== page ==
When SI reporter Sally Guard was growing up, an esteemed member of the family for 15 years was a dog named Beauty, part sheltie, part whippet, all mutt. Beauty, a quirky, independent critter, could turn it on when chasing the Guards' car. But she did little to prepare Sally for the larger-than-life vitality of the beauts Sally met up with in Teller, Alaska while dotting the i's and crossing the t's of Libby Riddles's account of her victory in the 1985 Iditarod race (page 90). "I could never even get Beauty to pull me around on my roller skates," she says.
Guard came away entranced with Alaska's 10 a.m. sunrises—"Except for college," she says, "it was the most consecutive dawns I've ever seen"—and appreciative of how close culturally Alaska and New York have become. "Riddles mentions in the story how she listens to rock and reggae while racing," Guard says. "She had one of the most up-to-date collections I've seen."
Guard's interest in music began at home. Her father, Dave, strummed a guitar for beers as a Stanford under-grad, and in 1959 adorned the cover of LIFE with the other two members of the group he founded, the Kingston Trio. "He left the band in 1961, and the family moved to Australia the next year," she says. "The group had toured there and Dad fell in love with it."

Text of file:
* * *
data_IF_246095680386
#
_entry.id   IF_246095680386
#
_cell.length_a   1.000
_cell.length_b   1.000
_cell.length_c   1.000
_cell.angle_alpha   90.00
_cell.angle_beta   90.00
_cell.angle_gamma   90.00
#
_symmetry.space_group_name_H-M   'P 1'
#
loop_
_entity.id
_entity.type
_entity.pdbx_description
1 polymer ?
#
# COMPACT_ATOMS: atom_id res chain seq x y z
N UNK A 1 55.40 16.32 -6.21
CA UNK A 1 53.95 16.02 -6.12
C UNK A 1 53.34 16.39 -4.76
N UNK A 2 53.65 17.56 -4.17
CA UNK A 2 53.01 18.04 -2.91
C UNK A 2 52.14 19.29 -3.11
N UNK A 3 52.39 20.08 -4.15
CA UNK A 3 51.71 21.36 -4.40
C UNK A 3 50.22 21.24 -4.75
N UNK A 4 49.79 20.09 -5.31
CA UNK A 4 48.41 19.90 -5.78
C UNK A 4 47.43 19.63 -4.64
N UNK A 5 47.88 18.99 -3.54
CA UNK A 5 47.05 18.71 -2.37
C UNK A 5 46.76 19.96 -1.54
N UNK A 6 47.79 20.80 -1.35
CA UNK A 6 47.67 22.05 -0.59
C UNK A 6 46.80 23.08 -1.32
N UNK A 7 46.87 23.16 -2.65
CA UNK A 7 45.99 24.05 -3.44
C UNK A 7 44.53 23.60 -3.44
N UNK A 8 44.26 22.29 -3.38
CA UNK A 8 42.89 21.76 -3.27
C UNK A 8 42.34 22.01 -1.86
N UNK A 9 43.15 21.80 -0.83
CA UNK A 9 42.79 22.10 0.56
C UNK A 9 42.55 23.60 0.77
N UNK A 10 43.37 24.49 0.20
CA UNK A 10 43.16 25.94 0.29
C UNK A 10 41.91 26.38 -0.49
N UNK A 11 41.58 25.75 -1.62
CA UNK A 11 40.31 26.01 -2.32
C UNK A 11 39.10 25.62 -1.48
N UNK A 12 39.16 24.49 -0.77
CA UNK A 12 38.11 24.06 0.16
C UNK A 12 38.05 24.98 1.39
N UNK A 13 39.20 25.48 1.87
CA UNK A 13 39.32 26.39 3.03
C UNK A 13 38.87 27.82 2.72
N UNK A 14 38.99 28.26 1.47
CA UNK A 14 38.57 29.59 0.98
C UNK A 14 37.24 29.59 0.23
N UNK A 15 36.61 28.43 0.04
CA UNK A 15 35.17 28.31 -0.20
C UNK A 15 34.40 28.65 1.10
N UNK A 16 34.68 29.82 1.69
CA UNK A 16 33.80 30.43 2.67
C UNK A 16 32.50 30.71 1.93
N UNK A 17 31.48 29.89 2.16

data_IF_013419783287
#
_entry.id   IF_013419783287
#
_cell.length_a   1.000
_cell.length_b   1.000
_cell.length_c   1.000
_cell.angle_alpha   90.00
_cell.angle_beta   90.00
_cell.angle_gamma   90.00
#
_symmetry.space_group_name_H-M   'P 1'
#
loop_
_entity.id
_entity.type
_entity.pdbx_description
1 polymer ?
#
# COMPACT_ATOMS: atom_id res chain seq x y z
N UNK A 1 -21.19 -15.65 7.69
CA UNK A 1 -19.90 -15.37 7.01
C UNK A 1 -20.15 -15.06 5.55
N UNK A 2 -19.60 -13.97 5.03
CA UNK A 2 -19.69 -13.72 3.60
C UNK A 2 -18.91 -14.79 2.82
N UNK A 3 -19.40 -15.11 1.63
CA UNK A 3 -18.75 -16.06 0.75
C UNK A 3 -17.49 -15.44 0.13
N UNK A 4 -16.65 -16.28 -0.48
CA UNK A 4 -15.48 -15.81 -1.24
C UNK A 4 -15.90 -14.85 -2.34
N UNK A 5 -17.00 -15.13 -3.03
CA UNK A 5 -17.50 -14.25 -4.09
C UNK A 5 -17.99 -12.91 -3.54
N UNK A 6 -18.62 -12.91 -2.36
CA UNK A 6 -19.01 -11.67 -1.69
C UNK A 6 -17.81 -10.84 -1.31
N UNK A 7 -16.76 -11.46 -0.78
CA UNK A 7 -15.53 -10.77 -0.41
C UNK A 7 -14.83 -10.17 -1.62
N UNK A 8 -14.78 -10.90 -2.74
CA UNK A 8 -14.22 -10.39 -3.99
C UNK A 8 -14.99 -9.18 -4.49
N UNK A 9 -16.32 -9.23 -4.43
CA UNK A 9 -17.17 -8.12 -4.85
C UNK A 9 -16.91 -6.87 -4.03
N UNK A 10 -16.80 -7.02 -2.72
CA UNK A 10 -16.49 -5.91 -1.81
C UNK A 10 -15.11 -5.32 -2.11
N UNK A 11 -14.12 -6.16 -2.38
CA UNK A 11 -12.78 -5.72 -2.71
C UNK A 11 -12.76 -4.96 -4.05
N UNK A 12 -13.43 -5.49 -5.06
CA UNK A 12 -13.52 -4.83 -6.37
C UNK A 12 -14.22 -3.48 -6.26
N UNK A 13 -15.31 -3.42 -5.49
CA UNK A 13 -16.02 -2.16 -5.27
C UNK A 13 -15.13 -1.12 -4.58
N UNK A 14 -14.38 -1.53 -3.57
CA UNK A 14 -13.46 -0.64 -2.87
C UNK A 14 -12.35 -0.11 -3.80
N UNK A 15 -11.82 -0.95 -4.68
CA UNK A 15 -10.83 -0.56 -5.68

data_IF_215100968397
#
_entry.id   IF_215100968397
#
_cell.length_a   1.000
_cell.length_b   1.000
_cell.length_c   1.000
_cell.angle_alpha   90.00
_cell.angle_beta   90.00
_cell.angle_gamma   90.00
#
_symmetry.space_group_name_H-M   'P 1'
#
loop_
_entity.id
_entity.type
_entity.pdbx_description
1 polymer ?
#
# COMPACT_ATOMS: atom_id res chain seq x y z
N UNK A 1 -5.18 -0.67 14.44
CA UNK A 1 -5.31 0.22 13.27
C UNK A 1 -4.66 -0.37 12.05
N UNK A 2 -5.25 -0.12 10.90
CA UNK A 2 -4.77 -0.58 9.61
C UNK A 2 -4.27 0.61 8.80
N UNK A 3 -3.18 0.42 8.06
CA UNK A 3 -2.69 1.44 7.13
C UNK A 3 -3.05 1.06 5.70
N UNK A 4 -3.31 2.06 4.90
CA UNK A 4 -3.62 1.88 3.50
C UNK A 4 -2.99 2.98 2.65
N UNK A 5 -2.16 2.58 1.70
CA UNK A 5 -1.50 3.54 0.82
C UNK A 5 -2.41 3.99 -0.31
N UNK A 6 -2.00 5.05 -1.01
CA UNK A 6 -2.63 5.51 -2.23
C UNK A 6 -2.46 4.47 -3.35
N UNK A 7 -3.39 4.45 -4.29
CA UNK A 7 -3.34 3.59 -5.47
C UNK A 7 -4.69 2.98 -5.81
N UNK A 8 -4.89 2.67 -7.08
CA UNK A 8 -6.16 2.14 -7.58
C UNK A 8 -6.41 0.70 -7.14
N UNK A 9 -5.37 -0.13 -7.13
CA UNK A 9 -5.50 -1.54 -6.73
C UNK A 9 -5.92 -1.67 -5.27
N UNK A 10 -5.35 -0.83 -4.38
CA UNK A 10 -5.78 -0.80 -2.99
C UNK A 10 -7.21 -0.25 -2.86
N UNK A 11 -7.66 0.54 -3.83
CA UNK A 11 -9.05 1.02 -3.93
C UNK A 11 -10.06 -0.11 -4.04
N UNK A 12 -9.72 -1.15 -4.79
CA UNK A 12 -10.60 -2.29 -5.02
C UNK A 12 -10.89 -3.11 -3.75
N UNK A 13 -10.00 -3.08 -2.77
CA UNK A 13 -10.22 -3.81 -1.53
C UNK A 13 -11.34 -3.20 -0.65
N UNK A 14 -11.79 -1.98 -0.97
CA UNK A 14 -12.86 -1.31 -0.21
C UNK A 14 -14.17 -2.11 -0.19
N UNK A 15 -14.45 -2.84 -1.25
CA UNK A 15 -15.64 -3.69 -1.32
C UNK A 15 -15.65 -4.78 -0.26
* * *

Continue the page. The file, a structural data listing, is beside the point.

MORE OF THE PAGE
Sally was born on Australia Day—Jan. 26—1963. The Guards returned to the Bay Area when Sally was five, and she spent her childhood summers at the Bar 717 Ranch in Northern California's Trinity National Forest, where she built fences and outhouses, and backpacked. "I think it was at the ranch where I started to love the outdoors," says Guard, whose regular SI beat is the environment. In the summer of 1979, Guard went to north central France to help restore the Chateau-Fort de Lavardin, a medieval castle near Vend�me.
That summer she went on to play six soccer games in Europe in an exchange program as a member of her hometown ( Portola Valley) all-star soccer team. She also played the sport three years at Middlebury College. "Then I hung up my cleats for the sax," Guard says. With five classmates she formed the Ripton Blues Band. At one recording session the group's percussionist got to play a genuine set of drums. "He had been using a trash can that he found in back of Middlebury's music building," Guard says.
Guard is sure the tape they made will never go gold, but she's equally sure the group had a certain �lan. Up in Teller, everybody seems to have it, especially the dogs.